AMR - One Health Consortium Publications
Learn more about publications of the AMR - One Health Consortium members.
Host innate immune responses and microbiome profile of neonatal calves challenged with Cryptosporidium parvum and the effect of bovine colostrum supplementation
Lisa Gamsjäger, Karina M Cirone, Steffany Schluessel, Mackenzie Campsall, Aydin Herik, Priyoshi Lahiri, Daniel Young, Antoine Dufour, Panagiotis Sapountzis, Saria Otani, Diego E Gomez, M Claire Windeyer, Eduardo R Cobo
Calves are highly susceptible to gastrointestinal infection with Cryptosporidium parvum (C. parvum), which can result in watery diarrhea and eventually death or impaired development. With little to no effective therapeutics, understanding the host's microbiota and pathogen interaction at the mucosal immune system has been critical to identify and test novel control strategies.
Dysbiosis of a microbiota–immune metasystem in critical illness is associated with nosocomial infections
Jared Schlechte, Amanda Z. Zucoloto, Ian-ling Yu, Christopher J. Doig, Mary J. Dunbar, Kathy D. McCoy & Braedon McDonald
Critically ill patients in intensive care units experience profound alterations of their gut microbiota that have been linked to a high risk of hospital-acquired (nosocomial) infections and adverse outcomes through unclear mechanisms. This study tested the hypothesis that susceptibility to nosocomial infections in critical illness is driven by pathological microbiota–immune interactions, in which gut microbiota dysbiosis triggers impaired systemic immunity and host defense.
The multifaceted virulence of adherent-invasive Escherichia coli
Sarah Mansour, Tahreem Asrar, Wael Elhenawy
The surge in inflammatory bowel diseases, like Crohn's disease (CD), is alarming. While the role of the gut microbiome in CD development is unresolved, the frequent isolation of adherent-invasive Escherichia coli (AIEC) strains from patient biopsies, together with their propensity to trigger gut inflammation, underpin the potential role of these bacteria as disease modifiers. In this review, we explore the spectrum of AIEC pathogenesis, including their metabolic versatility in the gut.
Persistence of resistance: a panel data analysis of the effect of antibiotic usage on the prevalence of resistance
Sakib Rahman, Aaron S. Kesselheim, Aidan Hollis
The use of antibiotics promotes the emergence of resistant bacteria in the patient and the environment. The extent of this well-documented biological relationship is, however, not well characterized at an ecological level. To make good policy around antibiotic use, it is important to understand the empirical connection between usage and resistance. We provide a consistent approach to estimate this relationship using national-level surveillance data.
Clostridioides difficile near patient testing versus centralized testing: A pragmatic cluster randomized cross-over trial
Cody P. Doolan, Babak Sahragard, Jenine Leal, Anuj Sharma, Joseph Kim, Eldon Spackman, Aidan Hollis, Dylan R. Pillai
Management of suspected C. difficile infections (CDI) in the hospital setting typically results in patient isolation, laboratory testing, infection control, and presumptive treatment. This study investigated whether implementation of rapid near patient testing (NPT) reduced patient isolation time, hospital length of stay, antibiotic usage, and cost.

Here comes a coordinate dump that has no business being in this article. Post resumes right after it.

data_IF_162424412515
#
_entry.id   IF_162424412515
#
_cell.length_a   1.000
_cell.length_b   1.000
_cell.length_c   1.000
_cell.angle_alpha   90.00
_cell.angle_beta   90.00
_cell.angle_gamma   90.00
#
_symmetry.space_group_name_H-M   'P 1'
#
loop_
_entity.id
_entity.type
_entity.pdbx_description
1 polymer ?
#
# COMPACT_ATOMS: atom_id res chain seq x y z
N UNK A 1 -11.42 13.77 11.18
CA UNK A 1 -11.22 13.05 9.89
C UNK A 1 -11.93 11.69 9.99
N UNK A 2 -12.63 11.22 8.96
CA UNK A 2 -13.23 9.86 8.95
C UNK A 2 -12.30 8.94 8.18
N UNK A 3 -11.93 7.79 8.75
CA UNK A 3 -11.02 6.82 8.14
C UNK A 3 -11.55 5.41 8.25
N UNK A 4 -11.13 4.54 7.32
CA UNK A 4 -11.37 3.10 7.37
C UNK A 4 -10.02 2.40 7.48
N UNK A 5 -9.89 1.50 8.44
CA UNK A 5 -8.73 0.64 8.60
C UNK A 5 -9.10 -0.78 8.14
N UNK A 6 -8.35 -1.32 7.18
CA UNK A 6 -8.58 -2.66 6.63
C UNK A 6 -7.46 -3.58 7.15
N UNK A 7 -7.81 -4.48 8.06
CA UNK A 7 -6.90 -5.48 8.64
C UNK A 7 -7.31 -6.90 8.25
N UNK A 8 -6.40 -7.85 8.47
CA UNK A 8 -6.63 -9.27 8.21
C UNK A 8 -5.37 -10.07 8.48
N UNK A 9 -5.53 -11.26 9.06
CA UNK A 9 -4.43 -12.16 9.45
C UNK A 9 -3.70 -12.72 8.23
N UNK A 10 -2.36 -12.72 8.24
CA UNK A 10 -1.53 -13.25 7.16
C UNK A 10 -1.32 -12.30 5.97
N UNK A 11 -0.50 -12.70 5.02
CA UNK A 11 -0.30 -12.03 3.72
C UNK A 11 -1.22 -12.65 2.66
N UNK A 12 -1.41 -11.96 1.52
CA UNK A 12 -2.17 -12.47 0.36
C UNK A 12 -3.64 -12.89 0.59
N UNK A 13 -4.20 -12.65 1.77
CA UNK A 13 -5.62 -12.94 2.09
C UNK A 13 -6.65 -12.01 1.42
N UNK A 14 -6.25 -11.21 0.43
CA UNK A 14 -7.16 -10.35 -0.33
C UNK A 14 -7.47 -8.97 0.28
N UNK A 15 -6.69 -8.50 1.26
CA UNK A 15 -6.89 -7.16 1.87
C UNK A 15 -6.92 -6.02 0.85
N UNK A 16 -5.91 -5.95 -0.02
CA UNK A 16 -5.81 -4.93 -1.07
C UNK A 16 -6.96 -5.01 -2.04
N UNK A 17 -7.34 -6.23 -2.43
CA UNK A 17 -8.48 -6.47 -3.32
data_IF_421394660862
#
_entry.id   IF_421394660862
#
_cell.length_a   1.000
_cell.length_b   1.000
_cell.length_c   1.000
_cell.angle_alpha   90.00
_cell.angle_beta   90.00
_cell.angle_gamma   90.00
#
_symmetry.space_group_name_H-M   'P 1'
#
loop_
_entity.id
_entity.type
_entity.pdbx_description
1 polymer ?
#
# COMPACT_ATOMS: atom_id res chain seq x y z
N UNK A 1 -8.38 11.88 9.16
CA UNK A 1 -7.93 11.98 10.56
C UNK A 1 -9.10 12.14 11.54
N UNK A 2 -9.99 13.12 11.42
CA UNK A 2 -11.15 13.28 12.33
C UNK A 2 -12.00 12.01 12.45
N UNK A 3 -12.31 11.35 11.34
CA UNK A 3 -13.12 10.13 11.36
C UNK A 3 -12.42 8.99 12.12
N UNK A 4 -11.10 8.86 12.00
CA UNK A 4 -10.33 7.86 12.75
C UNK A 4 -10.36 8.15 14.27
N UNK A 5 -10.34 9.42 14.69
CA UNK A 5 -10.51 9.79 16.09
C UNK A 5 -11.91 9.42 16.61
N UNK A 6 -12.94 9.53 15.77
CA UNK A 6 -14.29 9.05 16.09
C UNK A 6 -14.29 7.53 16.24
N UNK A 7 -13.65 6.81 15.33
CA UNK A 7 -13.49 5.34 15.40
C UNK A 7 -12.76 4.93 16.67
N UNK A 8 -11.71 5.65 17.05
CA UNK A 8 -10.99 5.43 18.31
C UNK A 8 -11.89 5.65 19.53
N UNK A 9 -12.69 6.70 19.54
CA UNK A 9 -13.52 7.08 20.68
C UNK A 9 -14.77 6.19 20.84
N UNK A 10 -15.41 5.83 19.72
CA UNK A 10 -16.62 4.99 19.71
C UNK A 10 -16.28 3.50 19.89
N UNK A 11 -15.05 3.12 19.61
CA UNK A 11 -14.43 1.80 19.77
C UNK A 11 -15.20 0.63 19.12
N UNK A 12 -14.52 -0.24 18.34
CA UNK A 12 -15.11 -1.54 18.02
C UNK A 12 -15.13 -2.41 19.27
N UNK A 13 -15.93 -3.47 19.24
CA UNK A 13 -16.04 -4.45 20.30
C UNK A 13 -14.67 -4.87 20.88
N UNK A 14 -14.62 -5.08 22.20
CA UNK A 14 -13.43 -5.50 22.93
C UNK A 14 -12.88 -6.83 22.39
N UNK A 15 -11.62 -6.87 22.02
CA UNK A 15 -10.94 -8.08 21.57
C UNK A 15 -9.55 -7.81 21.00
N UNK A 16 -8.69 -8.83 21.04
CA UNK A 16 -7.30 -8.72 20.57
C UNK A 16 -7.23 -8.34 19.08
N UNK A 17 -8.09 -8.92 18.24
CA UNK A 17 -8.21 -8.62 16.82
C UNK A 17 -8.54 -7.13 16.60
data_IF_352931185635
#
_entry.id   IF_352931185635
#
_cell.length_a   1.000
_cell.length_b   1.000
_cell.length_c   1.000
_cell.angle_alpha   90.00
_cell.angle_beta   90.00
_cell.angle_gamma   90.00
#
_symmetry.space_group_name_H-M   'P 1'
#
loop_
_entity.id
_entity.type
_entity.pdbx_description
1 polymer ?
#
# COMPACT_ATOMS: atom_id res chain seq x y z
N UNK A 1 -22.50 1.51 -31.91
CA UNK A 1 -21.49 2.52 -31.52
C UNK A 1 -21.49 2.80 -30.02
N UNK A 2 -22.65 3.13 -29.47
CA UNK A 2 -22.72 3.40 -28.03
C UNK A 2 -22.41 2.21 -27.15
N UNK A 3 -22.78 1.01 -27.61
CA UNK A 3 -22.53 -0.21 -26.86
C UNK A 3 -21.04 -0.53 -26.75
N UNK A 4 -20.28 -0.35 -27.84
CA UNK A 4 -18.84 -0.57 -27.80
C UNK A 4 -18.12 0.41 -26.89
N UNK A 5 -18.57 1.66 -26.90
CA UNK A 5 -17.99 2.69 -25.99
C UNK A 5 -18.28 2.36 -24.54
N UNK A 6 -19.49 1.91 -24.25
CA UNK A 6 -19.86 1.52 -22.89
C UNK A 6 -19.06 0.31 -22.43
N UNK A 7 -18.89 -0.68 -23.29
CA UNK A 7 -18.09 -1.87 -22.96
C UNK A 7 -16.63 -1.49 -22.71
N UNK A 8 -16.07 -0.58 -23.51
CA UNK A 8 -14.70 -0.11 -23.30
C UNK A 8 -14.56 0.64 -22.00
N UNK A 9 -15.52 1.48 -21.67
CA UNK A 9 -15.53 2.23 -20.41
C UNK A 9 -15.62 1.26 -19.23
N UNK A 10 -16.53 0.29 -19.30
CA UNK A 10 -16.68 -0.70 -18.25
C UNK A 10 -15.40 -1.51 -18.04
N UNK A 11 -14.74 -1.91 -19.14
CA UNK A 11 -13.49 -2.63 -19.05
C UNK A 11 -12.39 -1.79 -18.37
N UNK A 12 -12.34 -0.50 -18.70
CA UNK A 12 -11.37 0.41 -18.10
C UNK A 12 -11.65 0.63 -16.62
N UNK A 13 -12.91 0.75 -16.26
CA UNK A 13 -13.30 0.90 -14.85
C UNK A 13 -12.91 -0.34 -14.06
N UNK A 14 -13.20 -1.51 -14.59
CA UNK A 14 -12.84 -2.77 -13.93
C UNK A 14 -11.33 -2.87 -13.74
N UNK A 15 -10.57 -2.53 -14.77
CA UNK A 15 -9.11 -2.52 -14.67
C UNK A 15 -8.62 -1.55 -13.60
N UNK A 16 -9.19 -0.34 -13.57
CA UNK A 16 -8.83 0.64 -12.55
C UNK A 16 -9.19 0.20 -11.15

Colonic innate immune defenses and microbiota alterations in acute swine dysentery
Cristina C Fodor, Janelle Fouhse, Dominique Drouin, Tao Ma, Benjamin P Willing, Leluo L Guan, Eduardo R Cobo
Brachyspira hyodysenteriae, an etiologic agent of swine dysentery (SD), is known for causing colitis. Although some aspects of colonic defenses during infection have been described previously, a more comprehensive picture of the host and microbiota interaction in clinically affected animals is required. This study aimed to characterize multiple aspects of colonic innate defenses and microbiome factors in B. hyodysenteriae-infected pigs that accompany clinical presentation of hemorrhagic diarrhea.
Systemic murine cathelicidin CRAMP safely attenuated colonic neutrophil infiltration in pigs
Cristina C Fodor, Robert McCorkell, Greg Muench, Eduardo R Cobo
Post-weaning diarrheic colitis are severe and potentially lethal diseases in young pigs. Conventional treatment with antibiotics is problematic due to increasing prevalence of multi-drug resistant bacteria, so the development of antibiotic-free therapies is urgently needed for livestock. Cathelicidin peptides are microbicidal compounds capable of modulating innate immune and inflammatory responses, however, the effects on gut homeostasis is poorly understood in pigs. This study supports further investigation of CRAMP as an immunomodulatory treatment for infectious colitis in pigs.
A Web-Based Tool to Identify Interventions to Reduce Transmission of Antimicrobial Resistance
Courtney MacDonald, Anna Bradford, Julia MacGregor, Kristin Flemons, Brian Traynor & John M. Conly
Proven methods to help slow the transmission of AMR are often not effectively implemented due to economic considerations, system inefficiencies, or human behaviour complexities. In response, our team is developing an online and interactive knowledge translation tool intended to accurately represent complex systems and effectively identify intervention opportunities. Using qualitative research methods, we are mapping out the sociotechnical system of the Canadian beef cattle industry from a One Health perspective.